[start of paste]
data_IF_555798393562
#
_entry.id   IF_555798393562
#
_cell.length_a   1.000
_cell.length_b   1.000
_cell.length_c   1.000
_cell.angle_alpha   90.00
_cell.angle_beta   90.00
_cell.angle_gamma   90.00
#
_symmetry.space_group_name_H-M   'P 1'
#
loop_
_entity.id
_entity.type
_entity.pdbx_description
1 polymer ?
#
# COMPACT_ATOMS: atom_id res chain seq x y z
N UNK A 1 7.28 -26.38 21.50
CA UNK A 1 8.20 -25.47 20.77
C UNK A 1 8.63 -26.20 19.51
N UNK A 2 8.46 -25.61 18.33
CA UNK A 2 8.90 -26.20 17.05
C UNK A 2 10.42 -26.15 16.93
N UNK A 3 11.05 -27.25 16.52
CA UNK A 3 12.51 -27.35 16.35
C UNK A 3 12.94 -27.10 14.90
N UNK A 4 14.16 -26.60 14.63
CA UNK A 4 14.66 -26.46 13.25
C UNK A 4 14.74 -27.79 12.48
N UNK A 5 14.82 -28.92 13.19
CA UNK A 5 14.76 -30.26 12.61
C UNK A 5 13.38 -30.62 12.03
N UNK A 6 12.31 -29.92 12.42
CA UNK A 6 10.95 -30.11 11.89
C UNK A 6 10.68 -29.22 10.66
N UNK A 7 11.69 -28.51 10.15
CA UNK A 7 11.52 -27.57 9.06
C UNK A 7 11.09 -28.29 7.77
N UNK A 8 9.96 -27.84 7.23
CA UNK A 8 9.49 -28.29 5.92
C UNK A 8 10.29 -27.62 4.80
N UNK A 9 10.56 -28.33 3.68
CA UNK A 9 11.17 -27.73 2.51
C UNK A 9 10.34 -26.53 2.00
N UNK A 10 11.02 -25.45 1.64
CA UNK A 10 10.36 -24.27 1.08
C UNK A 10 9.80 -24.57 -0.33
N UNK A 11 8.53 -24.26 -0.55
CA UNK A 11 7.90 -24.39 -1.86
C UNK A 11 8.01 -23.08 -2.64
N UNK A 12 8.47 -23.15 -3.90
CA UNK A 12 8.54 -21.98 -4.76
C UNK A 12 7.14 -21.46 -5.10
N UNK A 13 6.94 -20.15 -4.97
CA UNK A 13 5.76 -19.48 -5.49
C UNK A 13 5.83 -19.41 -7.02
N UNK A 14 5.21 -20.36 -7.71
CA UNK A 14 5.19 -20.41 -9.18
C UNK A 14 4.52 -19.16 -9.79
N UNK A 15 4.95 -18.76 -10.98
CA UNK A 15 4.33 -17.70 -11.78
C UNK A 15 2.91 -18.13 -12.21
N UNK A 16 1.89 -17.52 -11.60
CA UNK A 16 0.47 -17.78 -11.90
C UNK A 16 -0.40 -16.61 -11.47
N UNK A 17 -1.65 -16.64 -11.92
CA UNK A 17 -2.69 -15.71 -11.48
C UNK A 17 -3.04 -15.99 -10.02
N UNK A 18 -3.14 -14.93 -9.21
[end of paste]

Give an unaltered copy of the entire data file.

data_IF_555798393562
#
_entry.id   IF_555798393562
#
_cell.length_a   1.000
_cell.length_b   1.000
_cell.length_c   1.000
_cell.angle_alpha   90.00
_cell.angle_beta   90.00
_cell.angle_gamma   90.00
#
_symmetry.space_group_name_H-M   'P 1'
#
loop_
_entity.id
_entity.type
_entity.pdbx_description
1 polymer ?
#
# COMPACT_ATOMS: atom_id res chain seq x y z
N UNK A 1 7.28 -26.38 21.50
CA UNK A 1 8.20 -25.47 20.77
C UNK A 1 8.63 -26.20 19.51
N UNK A 2 8.46 -25.61 18.33
CA UNK A 2 8.90 -26.20 17.05
C UNK A 2 10.42 -26.15 16.93
N UNK A 3 11.05 -27.25 16.52
CA UNK A 3 12.51 -27.35 16.35
C UNK A 3 12.94 -27.10 14.90
N UNK A 4 14.16 -26.60 14.63
CA UNK A 4 14.66 -26.46 13.25
C UNK A 4 14.74 -27.79 12.48
N UNK A 5 14.82 -28.92 13.19
CA UNK A 5 14.76 -30.26 12.61
C UNK A 5 13.38 -30.62 12.03
N UNK A 6 12.31 -29.92 12.42
CA UNK A 6 10.95 -30.11 11.89
C UNK A 6 10.68 -29.22 10.66
N UNK A 7 11.69 -28.51 10.15
CA UNK A 7 11.52 -27.57 9.06
C UNK A 7 11.09 -28.29 7.77
N UNK A 8 9.96 -27.84 7.23
CA UNK A 8 9.49 -28.29 5.92
C UNK A 8 10.29 -27.62 4.80
N UNK A 9 10.56 -28.33 3.68
CA UNK A 9 11.17 -27.73 2.51
C UNK A 9 10.34 -26.53 2.00
N UNK A 10 11.02 -25.45 1.64
CA UNK A 10 10.36 -24.27 1.08
C UNK A 10 9.80 -24.57 -0.33
N UNK A 11 8.53 -24.26 -0.55
CA UNK A 11 7.90 -24.39 -1.86
C UNK A 11 8.01 -23.08 -2.64
N UNK A 12 8.47 -23.15 -3.90
CA UNK A 12 8.54 -21.98 -4.76
C UNK A 12 7.14 -21.46 -5.10
N UNK A 13 6.94 -20.15 -4.97
CA UNK A 13 5.76 -19.48 -5.49
C UNK A 13 5.83 -19.41 -7.02
N UNK A 14 5.21 -20.36 -7.71
CA UNK A 14 5.19 -20.41 -9.18
C UNK A 14 4.52 -19.16 -9.79
N UNK A 15 4.95 -18.76 -10.98
CA UNK A 15 4.33 -17.70 -11.78
C UNK A 15 2.91 -18.13 -12.21
N UNK A 16 1.89 -17.52 -11.60
CA UNK A 16 0.47 -17.78 -11.90
C UNK A 16 -0.40 -16.61 -11.47
N UNK A 17 -1.65 -16.64 -11.92
CA UNK A 17 -2.69 -15.71 -11.48
C UNK A 17 -3.04 -15.99 -10.02
N UNK A 18 -3.14 -14.93 -9.21